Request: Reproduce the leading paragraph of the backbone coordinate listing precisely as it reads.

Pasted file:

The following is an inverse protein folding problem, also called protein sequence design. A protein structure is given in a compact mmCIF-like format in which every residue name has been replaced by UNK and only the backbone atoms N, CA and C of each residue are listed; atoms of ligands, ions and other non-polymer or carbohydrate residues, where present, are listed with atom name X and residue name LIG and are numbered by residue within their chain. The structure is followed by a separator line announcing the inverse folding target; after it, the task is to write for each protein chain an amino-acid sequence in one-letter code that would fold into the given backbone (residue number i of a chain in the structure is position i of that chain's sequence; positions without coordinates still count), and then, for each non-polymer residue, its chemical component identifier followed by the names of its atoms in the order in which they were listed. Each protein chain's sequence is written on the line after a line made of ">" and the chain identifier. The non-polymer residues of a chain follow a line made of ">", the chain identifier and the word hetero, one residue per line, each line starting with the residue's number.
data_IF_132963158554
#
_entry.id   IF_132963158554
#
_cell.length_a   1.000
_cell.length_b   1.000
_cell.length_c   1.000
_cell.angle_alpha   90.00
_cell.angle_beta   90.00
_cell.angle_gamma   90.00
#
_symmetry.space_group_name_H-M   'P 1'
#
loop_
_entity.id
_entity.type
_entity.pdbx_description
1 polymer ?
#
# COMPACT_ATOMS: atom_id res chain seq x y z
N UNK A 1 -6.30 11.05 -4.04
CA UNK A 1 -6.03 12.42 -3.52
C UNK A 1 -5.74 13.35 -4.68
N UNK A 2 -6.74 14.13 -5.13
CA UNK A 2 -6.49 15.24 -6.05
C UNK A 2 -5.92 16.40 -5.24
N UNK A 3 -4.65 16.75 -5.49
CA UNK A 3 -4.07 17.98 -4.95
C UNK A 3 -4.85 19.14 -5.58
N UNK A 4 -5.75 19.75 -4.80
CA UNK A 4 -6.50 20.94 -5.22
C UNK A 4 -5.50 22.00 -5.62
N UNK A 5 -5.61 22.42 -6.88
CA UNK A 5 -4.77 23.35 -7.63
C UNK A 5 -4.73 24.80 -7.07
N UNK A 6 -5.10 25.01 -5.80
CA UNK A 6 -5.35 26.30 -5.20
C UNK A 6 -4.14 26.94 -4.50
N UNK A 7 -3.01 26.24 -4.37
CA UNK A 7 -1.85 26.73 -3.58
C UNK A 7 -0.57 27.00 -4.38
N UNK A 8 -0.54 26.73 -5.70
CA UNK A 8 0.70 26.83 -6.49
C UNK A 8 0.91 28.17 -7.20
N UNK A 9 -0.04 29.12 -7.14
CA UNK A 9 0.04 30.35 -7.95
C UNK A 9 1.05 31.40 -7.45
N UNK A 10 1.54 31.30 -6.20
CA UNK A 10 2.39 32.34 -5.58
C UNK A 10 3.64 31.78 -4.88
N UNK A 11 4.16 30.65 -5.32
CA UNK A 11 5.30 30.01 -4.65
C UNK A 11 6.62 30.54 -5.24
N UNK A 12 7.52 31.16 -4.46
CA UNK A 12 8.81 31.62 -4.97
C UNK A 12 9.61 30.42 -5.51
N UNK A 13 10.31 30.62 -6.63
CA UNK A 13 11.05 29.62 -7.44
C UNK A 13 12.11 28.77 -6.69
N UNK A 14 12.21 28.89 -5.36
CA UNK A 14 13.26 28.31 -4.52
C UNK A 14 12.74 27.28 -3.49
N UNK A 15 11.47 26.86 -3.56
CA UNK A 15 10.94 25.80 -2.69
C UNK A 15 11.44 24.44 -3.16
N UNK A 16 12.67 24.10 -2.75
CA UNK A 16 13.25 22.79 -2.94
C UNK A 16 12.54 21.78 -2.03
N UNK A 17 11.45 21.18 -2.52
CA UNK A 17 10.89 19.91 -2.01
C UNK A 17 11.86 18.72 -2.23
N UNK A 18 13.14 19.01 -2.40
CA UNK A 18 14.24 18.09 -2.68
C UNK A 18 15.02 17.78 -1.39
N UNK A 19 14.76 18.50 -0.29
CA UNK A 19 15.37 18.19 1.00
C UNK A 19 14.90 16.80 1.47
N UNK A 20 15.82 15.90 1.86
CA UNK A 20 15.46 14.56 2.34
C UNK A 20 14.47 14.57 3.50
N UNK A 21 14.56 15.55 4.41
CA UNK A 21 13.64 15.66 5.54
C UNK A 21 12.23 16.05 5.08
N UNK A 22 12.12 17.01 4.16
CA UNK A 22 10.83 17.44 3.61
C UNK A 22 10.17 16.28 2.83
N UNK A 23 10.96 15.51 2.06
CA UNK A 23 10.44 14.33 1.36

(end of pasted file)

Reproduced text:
The following is an inverse protein folding problem, also called protein sequence design. A protein structure is given in a compact mmCIF-like format in which every residue name has been replaced by UNK and only the backbone atoms N, CA and C of each residue are listed; atoms of ligands, ions and other non-polymer or carbohydrate residues, where present, are listed with atom name X and residue name LIG and are numbered by residue within their chain. The structure is followed by a separator line announcing the inverse folding target; after it, the task is to write for each protein chain an amino-acid sequence in one-letter code that would fold into the given backbone (residue number i of a chain in the structure is position i of that chain's sequence; positions without coordinates still count), and then, for each non-polymer residue, its chemical component identifier followed by the names of its atoms in the order in which they were listed. Each protein chain's sequence is written on the line after a line made of ">" and the chain identifier. The non-polymer residues of a chain follow a line made of ">", the chain identifier and the word hetero, one residue per line, each line starting with the residue's number.